Manafort sues Mueller, DOJ, Rosenstein over Russia probe

Image: Manafort arrives for a hearing at the U.S. District Court in Washing
Manafort arrives for a hearing at the U.S. District Court in Washington in November. Copyright Aaron P. Bernstein Reuters
By Julia Ainsley and Tracy Connor with NBC News
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Manafort also says he voluntarily met with Justice Department prosecutors and FBI agents in 2014 about his foreign lobbying.

WASHINGTON — Former Trump campaign chairman Paul Manafort filed a lawsuit against special counsel Robert Mueller, Deputy Attorney General Rod Rosenstein and the Justice Department in federal court on Wednesday, arguing that the investigation that charged him is operating outside the law.

In a complaint filed in federal court in Washington, Manafort also disclosed that the Justice Department and FBI were looking into his overseas lobbying work in 2014 while assisting the Ukrainian government in "locating stolen assets."

After speaking with them — voluntarily, he said — he wasn't charged. But he was indicted in connection with that same work three years later as part of Mueller's investigation even though the alleged crimes are not tied to Russian meddling in the U.S. election.

Manafort and his business partner Rick Gateswere indicted by a federal grand jury in October on 12 counts, including conspiracy to launder money and failure to register as a foreign agent, for their work as lobbyists on behalf of a Ukranian political party.

The suit argues that the authority Deputy Attorney General Rod Rosenstein gave Mueller when he appointed him to investigate possible ties between the Trump campaign and Russia was too broad. Rosenstein gave Mueller the authority to dig into "any matters that arose or may arise directly from" that investigation.

"This is just a joke. It goes nowhere."

"That exceeds the scope of Mr. Rosenstein's authority to appoint special counsel as well as specific restrictions on the scope of such appointments," the lawsuit said, arguing that Mueller has been given "carte blanche" to investigate "anything he stumbles across while investigating, no matter how remote."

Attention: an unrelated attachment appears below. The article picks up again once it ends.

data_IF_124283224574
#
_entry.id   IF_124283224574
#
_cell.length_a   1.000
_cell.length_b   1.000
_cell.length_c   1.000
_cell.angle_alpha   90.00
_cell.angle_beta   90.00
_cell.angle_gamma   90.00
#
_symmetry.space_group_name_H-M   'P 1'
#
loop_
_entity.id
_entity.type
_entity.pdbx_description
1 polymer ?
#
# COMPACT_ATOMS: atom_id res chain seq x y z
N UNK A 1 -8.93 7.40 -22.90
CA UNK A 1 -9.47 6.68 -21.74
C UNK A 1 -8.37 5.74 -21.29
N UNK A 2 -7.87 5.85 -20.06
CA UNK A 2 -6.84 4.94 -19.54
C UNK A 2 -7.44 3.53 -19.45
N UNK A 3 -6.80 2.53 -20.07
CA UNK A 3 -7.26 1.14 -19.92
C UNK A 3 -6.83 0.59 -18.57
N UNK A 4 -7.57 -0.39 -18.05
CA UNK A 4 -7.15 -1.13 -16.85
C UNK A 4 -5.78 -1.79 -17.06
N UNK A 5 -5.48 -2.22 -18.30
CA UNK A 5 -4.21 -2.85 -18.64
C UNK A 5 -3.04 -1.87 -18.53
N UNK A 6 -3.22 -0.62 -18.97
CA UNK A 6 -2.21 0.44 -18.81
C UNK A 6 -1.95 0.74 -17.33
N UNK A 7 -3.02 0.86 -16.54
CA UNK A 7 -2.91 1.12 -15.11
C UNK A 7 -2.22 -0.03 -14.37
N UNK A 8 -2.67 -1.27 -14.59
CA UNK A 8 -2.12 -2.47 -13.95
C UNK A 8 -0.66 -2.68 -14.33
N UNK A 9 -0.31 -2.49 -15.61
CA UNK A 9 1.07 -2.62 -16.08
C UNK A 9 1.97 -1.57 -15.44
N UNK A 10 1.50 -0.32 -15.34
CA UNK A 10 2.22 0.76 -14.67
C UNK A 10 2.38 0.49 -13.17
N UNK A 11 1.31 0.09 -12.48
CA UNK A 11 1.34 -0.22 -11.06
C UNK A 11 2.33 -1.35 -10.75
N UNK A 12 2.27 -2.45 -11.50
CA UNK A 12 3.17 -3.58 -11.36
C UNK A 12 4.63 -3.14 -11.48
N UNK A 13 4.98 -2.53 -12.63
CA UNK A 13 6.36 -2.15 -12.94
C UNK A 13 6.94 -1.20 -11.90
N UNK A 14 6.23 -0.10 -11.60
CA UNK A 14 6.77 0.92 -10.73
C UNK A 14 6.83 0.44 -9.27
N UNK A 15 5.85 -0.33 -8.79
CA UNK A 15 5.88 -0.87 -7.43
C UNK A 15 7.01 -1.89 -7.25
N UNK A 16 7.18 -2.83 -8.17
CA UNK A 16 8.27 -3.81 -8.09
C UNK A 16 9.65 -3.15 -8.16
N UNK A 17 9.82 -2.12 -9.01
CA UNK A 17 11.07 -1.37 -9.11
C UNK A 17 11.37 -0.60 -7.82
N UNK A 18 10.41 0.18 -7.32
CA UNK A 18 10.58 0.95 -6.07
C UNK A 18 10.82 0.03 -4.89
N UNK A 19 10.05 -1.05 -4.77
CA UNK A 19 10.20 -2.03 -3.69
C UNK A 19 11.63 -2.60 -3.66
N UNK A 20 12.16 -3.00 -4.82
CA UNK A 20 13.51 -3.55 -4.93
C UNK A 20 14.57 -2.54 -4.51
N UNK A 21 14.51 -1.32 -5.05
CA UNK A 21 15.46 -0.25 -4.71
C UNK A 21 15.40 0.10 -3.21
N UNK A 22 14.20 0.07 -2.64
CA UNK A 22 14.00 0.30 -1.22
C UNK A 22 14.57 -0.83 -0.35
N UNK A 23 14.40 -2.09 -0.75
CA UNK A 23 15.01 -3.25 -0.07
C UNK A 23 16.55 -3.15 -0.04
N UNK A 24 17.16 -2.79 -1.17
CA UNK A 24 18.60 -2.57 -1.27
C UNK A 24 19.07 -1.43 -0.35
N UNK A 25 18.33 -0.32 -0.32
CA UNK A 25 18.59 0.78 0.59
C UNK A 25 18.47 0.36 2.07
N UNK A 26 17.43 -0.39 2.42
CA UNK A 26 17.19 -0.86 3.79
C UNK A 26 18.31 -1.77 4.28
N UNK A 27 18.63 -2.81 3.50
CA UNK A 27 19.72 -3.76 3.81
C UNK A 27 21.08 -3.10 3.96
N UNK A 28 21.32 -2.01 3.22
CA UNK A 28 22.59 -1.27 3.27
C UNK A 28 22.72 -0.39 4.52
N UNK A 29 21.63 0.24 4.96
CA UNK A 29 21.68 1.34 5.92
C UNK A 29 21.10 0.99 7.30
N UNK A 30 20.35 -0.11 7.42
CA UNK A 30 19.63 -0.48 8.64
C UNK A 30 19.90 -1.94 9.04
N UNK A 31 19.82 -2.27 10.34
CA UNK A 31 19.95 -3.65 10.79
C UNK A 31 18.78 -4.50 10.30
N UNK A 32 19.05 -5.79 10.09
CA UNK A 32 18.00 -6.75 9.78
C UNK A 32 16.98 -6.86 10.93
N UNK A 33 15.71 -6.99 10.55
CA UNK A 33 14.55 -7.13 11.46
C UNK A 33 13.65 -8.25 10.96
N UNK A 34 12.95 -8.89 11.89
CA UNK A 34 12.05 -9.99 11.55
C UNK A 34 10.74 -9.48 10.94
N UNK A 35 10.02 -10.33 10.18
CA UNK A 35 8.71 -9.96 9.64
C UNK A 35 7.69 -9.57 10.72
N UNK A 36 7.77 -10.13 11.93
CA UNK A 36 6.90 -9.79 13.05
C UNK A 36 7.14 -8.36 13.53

"The actions of DOJ and Mr. Rosenstein in issuing the Appointment Order, and Mr. Mueller's actions pursuant to the authority the Order granted him, were arbitrary, capricious, and not in accordance with the law," the suit charged. "Like the independent counsel statute that came before it, this Appointment Order 'ought to be shoved firmly back in the ice from which it was initially untombed.'"

Image: Manafort arrives for a hearing at the U.S. District Court in Washington in November.
Manafort arrives for a hearing at the U.S. District Court in Washington in November. Aaron P. BernsteinReuters

Special Counsel spokesman Peter Carr declined comment. A spokesperson for the Justice Department said in a statement that "the lawsuit is frivolous but the defendant is entitled to file whatever he wants."

Nick Akerman, a partner at Dorsey & Whitney and a former Watergate prosecutor, agreed with the Justice Department.

"This is just a joke," he told NBC News. "It goes nowhere."

Akerman said the suit even quoted a regulation that makes it clear Mueller has the authority to investigate new matters he uncovers, with the Attorney General deciding whether he keeps the case or it gets assigned elsewhere.

He theorized that the suit could be a way for Manafort to get around a gag order that the judge in the criminal case has imposed. If so, Akerman said, the court could sanction his attorneys.

"This is ridiculous," Akerman said. "There is nothing that straitjackets Mueller."

The suit asks that a federal judge place an injunction on Rosenstein, Mueller and the Justice Department to restrict them from performing their duties.

Unlike Manafort, Trump's former National Security Adviser Michael Flynn pleaded guilty to lying to the FBI in December and is believed to be cooperating with investigators.

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